In early 2021, EKO Law filed a class action on behalf of Robinhood customers who were victims of account security breaches. The case claims Robinhood failed to take industry-standard measures to safeguard customer information, then refused to reimburse customers’ stolen funds despite promises to do so.
Before answering the claims, Robinhood moved to have the case dismissed. On September 8, 2021, Magistrate Judge Susan Van Keulen rejected almost all of Robinhood’s arguments, ruling the plaintiffs’ claims for negligence, breach of contract, and violations of various consumer protection and privacy laws can proceed.
As reported by Bloomberg,
Robinhood ... must face claims they violated the California Consumer Privacy Act after a California federal judge found the plaintiffs had adequately alleged that a breach occurred. The stock trading app company must also face claims it acted negligently and violated users’ constitutional right to privacy by failing to guard against the breach,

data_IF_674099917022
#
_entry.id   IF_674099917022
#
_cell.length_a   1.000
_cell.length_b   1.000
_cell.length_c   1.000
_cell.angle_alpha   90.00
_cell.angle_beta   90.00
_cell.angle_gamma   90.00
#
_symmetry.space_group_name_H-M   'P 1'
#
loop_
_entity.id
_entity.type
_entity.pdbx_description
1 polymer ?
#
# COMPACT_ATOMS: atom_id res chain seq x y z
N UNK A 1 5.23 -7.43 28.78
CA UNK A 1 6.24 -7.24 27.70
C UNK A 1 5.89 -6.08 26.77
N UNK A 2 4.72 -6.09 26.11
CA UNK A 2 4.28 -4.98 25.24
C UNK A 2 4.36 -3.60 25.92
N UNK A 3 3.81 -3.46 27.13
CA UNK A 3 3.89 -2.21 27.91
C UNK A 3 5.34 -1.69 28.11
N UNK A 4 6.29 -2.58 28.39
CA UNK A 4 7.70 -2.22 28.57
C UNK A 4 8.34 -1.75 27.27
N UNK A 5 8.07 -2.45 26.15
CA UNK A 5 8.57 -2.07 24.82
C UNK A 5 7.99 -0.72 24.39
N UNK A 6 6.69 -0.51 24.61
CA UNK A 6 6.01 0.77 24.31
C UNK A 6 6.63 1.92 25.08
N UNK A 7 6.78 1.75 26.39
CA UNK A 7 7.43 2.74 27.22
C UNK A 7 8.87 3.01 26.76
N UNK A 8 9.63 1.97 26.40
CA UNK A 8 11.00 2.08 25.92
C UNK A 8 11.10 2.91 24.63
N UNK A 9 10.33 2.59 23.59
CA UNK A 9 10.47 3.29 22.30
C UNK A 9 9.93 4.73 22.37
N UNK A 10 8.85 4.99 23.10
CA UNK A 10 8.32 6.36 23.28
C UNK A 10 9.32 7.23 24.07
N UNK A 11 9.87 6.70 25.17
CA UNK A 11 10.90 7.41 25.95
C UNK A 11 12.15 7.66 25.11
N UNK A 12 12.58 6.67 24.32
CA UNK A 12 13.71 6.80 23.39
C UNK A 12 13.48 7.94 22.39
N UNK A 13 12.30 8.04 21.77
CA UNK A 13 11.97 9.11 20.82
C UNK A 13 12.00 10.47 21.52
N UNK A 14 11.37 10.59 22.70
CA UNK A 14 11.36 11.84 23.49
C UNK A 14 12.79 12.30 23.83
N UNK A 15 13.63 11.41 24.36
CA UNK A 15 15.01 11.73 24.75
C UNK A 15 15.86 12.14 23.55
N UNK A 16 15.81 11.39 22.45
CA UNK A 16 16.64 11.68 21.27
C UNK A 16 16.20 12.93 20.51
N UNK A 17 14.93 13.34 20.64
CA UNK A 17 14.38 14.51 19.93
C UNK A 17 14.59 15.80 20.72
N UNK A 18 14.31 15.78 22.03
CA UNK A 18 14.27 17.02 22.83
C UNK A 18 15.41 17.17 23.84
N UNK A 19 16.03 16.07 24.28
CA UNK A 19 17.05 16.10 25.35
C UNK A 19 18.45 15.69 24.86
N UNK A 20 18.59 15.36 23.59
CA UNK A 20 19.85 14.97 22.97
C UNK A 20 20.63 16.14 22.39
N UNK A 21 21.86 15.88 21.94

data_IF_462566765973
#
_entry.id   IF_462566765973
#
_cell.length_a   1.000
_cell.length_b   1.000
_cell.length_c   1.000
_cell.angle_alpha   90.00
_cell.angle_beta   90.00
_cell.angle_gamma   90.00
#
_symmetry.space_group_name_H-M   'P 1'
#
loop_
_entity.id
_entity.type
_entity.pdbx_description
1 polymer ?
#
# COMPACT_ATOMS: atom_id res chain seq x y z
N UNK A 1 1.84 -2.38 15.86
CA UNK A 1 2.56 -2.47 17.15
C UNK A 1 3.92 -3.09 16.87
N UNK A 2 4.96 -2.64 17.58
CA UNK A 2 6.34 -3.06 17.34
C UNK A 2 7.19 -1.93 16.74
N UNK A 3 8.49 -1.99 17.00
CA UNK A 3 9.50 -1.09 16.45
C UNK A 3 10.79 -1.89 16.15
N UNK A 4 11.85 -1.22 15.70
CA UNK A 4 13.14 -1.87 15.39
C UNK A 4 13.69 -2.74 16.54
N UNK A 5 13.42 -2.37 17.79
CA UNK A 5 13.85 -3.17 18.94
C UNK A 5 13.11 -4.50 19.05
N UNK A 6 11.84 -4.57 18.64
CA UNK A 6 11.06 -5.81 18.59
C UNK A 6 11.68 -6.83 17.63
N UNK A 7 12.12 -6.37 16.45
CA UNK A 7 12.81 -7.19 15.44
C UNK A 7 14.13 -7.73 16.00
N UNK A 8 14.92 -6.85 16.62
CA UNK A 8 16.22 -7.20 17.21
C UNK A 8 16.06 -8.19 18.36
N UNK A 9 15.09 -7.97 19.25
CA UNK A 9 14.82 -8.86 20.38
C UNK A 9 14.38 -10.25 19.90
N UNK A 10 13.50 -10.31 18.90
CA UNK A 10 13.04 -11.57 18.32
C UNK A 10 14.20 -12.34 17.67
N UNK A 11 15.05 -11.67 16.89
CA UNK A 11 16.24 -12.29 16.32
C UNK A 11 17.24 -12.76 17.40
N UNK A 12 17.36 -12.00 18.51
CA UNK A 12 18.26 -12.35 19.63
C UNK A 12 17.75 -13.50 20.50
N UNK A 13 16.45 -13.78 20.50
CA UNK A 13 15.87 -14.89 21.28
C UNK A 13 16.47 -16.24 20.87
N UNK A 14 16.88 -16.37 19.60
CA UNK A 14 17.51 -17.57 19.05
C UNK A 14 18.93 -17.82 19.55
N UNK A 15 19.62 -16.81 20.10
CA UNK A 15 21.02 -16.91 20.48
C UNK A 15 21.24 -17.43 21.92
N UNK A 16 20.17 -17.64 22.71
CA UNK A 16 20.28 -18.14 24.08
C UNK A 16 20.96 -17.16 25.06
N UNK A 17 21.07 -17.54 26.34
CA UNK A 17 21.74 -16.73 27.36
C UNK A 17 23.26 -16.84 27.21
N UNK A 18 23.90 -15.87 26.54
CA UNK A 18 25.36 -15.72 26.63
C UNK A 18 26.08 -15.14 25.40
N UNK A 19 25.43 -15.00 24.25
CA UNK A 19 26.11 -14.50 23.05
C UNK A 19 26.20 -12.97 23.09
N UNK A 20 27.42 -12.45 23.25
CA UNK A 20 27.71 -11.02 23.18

This was the second time the District Court has refused Robinhood's request to have the case dismissed. In May 2021, the Court largely denied a similar motion, but left open the possibility that some claims could be dismissed. The Court's recent ruling confirms Robinhood will now have to face most of those claims.
The case will now proceed to discovery, the fact-collecting stage of a lawsuit.
If you have information regarding the case or if you are a victim of a data breach, connect with EKO Law.